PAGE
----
Search Results

You are looking at 1 - 3 of 3 items for

  • Author: K Bakker x
  • All content x
Clear All Modify Search
Free access

PR Gallas, RP Stolk, K Bakker, E Endert, and WM Wiersinga

BACKGROUND: The prevalence of thyroid dysfunction in pregnancy and in the first postpartum year (postpartum thyroid dysfunction (PPTD)) in women with diabetes mellitus type 1 (DM1) is known to be higher than in the general population. To assess prevalence, incidence and risk factors in The Netherlands we performed a prospective cohort study. DESIGN: From 1994 to 1998, 126 women with DM1 from eight Dutch clinics were included. TSH, free thyroxine, free tri-iodothyronine and anti-thyroid peroxidase antibodies (TPO-ab) were measured pre-pregnancy, in the first and last trimester of pregnancy and at 1.5, 3, 6, 9 and 12 months after delivery. RESULTS: Eighty-two women completed the study. Thyroid dysfunction during pregnancy was observed in 22.5% (first trimester) and 18.4% (third trimester), and mostly consisted of subclinical hypothyroidism. Baseline characteristics of women with thyroid dysfunction in pregnancy did not differ from those without thyroid dysfunction. Overt PPTD was seen in 15.9%. Incidence of PPTD was 10%. Patients with PPTD were slightly older than those without PPTD and the prevalence of TPO-ab was higher in these women. CONCLUSION: In women with DM1 the prevalence of thyroid dysfunction during pregnancy and overt PPTD is 3-fold higher than in the general Dutch population. Risk factors are age and TPO-ab. Given the possible impact on psychomotor development of the offspring and on well-being of the mother these data suggest there is a case for screening (pre-)pregnant women with DM1 for TSH and TPO-ab.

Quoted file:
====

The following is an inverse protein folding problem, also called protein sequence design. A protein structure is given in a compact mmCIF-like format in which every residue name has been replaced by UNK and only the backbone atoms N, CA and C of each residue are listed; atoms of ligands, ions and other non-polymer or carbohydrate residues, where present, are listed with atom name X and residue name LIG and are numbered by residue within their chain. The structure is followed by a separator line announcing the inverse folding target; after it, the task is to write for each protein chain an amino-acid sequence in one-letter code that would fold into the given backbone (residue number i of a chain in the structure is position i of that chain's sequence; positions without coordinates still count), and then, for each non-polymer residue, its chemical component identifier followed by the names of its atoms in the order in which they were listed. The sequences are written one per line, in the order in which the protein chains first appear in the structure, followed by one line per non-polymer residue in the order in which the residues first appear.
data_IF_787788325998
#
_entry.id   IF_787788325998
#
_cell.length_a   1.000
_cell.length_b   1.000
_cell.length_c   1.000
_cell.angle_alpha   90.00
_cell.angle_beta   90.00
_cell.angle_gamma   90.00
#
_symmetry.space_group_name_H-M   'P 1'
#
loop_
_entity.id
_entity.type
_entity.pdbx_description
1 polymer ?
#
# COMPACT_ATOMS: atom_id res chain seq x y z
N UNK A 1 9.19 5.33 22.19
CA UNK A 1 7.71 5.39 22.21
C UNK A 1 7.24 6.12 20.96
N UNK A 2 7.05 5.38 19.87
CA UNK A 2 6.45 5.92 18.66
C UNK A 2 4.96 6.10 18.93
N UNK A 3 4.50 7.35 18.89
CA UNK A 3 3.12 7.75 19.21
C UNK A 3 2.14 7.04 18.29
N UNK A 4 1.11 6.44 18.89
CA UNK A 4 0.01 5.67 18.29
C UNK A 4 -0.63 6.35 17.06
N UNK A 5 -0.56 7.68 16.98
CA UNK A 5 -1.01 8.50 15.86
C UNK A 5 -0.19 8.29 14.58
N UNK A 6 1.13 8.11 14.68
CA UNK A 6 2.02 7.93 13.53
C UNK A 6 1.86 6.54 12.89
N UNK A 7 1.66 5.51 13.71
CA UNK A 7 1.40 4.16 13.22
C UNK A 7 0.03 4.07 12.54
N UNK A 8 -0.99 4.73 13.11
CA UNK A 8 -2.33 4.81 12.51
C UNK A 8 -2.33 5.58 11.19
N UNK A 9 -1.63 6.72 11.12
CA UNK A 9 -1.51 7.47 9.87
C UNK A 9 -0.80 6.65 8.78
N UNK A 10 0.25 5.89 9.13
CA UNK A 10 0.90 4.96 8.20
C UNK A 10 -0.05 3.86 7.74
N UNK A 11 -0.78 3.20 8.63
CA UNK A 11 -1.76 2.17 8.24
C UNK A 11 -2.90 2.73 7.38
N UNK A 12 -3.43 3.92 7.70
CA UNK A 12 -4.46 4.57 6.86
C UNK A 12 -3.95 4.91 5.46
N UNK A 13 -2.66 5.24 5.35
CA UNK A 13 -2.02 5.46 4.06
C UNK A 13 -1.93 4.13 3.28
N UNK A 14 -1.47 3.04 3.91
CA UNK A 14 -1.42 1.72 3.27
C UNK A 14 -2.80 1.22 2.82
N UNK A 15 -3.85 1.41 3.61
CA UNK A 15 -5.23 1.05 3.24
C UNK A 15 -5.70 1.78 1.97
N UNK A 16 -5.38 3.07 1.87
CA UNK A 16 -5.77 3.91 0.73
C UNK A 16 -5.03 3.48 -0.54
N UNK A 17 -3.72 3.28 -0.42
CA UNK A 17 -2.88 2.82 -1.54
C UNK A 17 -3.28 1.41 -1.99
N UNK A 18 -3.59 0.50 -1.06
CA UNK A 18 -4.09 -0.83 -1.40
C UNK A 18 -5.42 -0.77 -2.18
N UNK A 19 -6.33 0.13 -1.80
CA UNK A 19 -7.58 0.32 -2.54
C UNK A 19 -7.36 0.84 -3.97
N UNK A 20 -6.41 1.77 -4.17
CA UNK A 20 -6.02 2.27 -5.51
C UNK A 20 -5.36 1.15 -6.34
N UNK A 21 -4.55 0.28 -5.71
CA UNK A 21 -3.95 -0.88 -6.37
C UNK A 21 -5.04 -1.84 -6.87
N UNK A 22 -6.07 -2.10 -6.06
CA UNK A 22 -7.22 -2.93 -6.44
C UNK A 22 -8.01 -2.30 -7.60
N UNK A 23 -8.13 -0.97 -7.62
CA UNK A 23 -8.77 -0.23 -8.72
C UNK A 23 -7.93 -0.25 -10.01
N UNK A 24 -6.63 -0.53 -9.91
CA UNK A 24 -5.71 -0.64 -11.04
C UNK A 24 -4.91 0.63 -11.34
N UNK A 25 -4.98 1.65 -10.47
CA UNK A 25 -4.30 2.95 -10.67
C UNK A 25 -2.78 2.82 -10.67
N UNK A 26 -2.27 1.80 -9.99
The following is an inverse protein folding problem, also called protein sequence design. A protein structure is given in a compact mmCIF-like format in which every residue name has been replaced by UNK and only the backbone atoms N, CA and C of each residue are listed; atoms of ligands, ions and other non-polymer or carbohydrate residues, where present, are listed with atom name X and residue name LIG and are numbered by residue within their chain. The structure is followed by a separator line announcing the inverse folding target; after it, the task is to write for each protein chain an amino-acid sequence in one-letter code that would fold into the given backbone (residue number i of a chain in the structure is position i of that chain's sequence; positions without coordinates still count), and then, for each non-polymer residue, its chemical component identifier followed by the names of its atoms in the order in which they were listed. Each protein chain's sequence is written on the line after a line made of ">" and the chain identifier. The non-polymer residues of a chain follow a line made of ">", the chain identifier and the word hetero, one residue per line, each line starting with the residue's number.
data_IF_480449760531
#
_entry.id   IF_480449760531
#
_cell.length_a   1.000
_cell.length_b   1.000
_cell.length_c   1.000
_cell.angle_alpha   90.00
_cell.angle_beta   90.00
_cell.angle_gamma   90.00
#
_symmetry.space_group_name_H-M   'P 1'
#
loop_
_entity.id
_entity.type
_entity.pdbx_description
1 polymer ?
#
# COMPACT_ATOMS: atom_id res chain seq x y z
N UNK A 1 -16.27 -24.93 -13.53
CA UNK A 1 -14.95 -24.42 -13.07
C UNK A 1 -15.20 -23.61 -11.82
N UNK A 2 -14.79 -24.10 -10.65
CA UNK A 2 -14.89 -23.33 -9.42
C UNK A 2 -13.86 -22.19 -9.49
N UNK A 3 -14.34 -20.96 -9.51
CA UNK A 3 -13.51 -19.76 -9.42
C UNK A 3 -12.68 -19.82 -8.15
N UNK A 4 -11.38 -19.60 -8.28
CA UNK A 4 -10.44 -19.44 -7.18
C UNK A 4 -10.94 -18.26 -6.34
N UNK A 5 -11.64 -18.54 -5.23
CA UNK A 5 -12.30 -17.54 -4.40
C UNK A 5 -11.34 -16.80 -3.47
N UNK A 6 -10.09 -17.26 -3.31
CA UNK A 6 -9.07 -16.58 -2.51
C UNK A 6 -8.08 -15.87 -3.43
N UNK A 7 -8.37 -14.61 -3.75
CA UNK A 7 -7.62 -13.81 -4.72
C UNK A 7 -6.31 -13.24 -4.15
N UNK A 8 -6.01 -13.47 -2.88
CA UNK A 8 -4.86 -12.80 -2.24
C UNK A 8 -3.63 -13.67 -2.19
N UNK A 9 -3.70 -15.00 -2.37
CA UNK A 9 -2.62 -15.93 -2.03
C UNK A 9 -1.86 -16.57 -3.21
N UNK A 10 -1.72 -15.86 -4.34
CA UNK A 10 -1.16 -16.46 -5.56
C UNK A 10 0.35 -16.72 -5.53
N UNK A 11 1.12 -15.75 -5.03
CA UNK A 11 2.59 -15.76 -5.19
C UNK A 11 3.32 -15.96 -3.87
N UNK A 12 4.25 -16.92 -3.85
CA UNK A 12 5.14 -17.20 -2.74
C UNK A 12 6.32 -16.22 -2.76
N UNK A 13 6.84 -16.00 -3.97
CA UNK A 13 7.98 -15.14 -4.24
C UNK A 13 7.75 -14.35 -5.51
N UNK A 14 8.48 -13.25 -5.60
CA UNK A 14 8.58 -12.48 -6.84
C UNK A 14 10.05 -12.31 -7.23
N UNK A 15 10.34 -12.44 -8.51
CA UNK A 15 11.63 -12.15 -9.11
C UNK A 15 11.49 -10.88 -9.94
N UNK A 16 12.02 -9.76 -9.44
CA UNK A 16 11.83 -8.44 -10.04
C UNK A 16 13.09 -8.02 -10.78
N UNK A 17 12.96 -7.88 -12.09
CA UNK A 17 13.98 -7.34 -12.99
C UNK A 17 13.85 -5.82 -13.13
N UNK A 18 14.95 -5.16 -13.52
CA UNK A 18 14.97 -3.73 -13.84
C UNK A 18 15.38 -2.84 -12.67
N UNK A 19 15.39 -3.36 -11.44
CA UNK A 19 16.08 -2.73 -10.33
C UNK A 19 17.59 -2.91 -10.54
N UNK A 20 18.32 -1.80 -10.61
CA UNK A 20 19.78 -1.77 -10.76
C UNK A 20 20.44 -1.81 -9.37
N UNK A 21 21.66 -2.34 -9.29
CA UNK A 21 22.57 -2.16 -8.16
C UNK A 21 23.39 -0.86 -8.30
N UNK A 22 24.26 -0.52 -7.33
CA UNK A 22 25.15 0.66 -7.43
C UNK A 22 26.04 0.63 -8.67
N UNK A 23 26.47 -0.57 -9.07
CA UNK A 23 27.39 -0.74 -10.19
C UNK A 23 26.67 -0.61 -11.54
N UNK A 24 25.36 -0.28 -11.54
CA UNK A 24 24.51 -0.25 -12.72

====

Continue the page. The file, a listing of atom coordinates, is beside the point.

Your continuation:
Restricted access

W. Croughs, H. K. A. Visser, M. G. Woldring, and A. Bakker

The kinetics of thyroxin metabolism in adult man has been studied extensively (1, 2). In children only the data of Haddad (3) on 17 euthyroid children between 3 and 9 years of age are available.

Thyroxin turnover studies were carried out in 19 children between 3 and 15 years of age: euthyroid control 5; pituitary insufficiency 4; hypothyroidism during treatment 2; off treatment for 2 months 1; adolescent goiter 3; obesity 3 and one 3 years old eumetabolic child who had an iodine goiter at birth. Fractional rate of turnover K, thyroxin degradation rate D and other data were calculated according to Sterling cs. (2). In part of the children the thyroid gland was blocked with propylthiouracil; in the others also the thyroxin secretion rate S was calculated according to Ingbar cs. (1).

Results: Values for D and S were in good agreement. Mean value for K in 5 normal

Restricted access

M. G. Woldring, H. K. A. Visser, A. Bakker, and W. Croughs

As evidently the currently used iodine tracer doses are rather large for internal administration to human subjects, special attention was paid to an in vitro laboratory thyroid test, the so called resin triiodothyronine (T3) uptake test. With this method the degree of saturation of blood plasma with thyroxine is measured indirectly by incubating the plasma with an Amberlite CG 50 type and triiodothyronine labeled with I131. After subsequent separation and washing of the resin, diagnostic conclusions can be drawn from the percentage of the labeled T3 that remains fixed to the resin. The resin acts as a substrate to bind the exogenous T3 that is not preferentially bound by the plasma.

A higher percentage T3 is bound to the resin in hyperthyroidism, because the binding sites in the plasma are relatively more saturated by stable endogenous thyroxine and so more T3 is available for uptake by the resin.

The results